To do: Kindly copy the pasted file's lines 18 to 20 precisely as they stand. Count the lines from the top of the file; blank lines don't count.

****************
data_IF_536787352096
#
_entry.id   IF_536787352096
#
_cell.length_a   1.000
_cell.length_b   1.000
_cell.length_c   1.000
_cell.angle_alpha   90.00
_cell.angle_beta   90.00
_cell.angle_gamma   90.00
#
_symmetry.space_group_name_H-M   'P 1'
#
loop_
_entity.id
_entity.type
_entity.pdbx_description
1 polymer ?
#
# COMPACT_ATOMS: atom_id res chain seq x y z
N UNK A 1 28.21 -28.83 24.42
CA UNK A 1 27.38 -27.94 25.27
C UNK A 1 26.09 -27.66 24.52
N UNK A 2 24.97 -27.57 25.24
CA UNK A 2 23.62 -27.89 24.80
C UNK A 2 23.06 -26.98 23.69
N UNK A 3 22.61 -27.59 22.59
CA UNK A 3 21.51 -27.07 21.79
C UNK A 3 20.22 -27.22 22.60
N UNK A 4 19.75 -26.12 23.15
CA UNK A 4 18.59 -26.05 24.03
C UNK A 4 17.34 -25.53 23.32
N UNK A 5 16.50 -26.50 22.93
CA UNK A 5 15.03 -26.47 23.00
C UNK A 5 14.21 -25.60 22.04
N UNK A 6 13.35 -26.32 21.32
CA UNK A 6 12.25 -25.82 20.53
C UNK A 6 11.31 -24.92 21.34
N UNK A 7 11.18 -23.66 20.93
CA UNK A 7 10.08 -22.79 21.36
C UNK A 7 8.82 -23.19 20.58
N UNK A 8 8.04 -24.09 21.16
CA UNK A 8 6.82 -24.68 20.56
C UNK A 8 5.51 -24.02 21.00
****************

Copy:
1 polymer ?
#
# COMPACT_ATOMS: atom_id res chain seq x y z